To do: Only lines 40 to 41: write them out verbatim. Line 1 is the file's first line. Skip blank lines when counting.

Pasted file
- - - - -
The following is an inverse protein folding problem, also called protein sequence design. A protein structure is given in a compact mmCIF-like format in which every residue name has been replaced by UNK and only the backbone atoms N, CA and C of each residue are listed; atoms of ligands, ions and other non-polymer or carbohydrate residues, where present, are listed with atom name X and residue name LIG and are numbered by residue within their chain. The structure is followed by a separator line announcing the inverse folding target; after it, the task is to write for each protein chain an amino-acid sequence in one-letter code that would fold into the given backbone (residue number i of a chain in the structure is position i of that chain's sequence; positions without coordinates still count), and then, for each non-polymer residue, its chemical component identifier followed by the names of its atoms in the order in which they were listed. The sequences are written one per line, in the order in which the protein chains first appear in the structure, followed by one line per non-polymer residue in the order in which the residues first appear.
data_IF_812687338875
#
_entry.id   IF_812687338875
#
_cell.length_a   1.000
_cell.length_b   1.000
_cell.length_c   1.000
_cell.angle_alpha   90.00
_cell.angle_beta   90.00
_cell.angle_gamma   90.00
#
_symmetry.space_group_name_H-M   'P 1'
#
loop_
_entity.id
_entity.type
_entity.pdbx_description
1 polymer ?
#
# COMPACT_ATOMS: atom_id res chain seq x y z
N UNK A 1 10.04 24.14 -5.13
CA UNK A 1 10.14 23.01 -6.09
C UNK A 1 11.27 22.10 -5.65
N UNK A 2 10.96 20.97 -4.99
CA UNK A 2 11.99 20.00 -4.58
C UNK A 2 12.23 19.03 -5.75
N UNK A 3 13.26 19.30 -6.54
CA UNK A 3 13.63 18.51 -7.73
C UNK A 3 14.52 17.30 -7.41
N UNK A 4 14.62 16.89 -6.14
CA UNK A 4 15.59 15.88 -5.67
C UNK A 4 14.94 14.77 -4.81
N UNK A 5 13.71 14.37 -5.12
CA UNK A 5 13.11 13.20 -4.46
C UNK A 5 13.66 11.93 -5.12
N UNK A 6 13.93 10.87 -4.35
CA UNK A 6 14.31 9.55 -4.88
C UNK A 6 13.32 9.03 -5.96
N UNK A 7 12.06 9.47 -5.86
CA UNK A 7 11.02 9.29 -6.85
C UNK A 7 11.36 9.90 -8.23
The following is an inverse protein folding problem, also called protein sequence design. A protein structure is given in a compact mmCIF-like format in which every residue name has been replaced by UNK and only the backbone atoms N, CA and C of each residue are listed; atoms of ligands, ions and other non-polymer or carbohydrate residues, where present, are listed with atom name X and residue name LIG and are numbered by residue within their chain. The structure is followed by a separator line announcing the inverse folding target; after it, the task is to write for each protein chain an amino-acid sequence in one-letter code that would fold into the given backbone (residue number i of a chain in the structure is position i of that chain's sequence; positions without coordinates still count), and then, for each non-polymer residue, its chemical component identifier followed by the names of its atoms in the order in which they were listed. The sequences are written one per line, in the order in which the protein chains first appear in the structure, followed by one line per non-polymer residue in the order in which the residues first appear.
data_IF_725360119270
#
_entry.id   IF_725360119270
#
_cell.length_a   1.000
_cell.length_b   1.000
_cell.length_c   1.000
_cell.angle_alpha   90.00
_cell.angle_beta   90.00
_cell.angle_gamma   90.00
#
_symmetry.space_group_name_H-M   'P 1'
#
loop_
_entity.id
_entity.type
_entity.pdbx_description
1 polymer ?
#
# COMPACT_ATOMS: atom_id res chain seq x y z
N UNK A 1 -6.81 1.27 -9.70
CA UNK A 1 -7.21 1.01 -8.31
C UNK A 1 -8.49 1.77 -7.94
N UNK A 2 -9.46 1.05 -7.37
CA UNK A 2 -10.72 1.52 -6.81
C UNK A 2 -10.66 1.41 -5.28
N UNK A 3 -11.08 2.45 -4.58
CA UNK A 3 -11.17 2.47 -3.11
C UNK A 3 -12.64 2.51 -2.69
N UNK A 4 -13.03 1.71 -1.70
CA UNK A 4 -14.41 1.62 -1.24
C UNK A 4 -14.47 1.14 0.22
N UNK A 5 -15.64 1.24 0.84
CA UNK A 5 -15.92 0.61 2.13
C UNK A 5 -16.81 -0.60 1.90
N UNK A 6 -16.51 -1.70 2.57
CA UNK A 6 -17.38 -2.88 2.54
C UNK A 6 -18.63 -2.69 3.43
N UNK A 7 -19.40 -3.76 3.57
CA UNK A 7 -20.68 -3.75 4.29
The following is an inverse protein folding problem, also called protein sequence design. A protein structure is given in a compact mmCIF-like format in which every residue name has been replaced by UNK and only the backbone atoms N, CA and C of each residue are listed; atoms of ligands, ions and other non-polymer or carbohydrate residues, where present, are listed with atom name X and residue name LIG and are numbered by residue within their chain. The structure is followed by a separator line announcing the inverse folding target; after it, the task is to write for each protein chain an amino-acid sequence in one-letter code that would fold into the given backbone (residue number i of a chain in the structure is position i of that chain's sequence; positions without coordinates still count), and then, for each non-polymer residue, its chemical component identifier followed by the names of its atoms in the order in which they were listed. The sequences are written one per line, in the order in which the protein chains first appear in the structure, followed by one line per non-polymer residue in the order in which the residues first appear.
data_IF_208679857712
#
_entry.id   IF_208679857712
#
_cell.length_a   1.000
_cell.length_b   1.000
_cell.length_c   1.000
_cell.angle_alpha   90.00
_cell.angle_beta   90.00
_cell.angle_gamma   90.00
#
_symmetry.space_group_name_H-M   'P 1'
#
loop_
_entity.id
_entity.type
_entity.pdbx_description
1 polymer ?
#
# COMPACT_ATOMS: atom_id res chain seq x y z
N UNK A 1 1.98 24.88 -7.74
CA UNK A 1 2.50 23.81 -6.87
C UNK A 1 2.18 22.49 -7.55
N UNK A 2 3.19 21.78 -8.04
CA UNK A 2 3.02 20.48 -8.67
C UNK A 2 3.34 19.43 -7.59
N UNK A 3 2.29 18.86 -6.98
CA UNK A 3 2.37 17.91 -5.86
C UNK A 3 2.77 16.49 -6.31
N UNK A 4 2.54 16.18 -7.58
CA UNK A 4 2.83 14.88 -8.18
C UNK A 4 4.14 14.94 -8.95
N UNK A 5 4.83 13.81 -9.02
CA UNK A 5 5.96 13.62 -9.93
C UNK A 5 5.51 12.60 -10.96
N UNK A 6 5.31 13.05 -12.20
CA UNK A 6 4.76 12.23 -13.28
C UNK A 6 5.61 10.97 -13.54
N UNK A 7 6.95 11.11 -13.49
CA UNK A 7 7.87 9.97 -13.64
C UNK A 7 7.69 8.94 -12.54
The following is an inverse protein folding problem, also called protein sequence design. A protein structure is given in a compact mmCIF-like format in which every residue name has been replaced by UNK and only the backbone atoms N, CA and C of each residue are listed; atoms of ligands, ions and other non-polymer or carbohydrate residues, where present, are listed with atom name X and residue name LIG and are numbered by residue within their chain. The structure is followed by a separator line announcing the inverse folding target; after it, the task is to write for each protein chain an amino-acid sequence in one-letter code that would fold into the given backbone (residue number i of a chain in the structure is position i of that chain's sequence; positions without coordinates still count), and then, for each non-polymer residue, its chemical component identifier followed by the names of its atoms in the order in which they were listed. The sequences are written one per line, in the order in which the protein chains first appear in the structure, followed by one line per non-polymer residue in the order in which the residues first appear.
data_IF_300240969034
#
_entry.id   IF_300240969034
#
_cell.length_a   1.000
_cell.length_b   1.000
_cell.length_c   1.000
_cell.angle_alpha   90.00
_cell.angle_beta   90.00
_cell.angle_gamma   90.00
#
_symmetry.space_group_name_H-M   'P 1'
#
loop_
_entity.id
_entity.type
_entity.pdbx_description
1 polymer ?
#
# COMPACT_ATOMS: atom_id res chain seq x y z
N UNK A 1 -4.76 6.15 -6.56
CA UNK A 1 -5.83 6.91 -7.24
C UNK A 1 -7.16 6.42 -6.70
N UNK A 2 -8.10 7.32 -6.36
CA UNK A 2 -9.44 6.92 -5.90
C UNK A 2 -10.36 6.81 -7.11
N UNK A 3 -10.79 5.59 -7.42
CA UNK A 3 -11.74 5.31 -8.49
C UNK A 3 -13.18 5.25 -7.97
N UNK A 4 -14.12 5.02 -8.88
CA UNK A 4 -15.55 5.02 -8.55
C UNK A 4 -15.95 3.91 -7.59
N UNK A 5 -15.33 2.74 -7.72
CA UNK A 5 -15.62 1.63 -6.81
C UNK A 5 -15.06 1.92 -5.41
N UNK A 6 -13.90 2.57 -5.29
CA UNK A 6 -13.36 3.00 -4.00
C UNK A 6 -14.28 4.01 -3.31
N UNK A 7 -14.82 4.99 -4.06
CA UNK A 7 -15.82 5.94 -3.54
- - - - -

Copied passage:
N UNK A 7 12.06 9.47 -5.86
CA UNK A 7 11.02 9.29 -6.85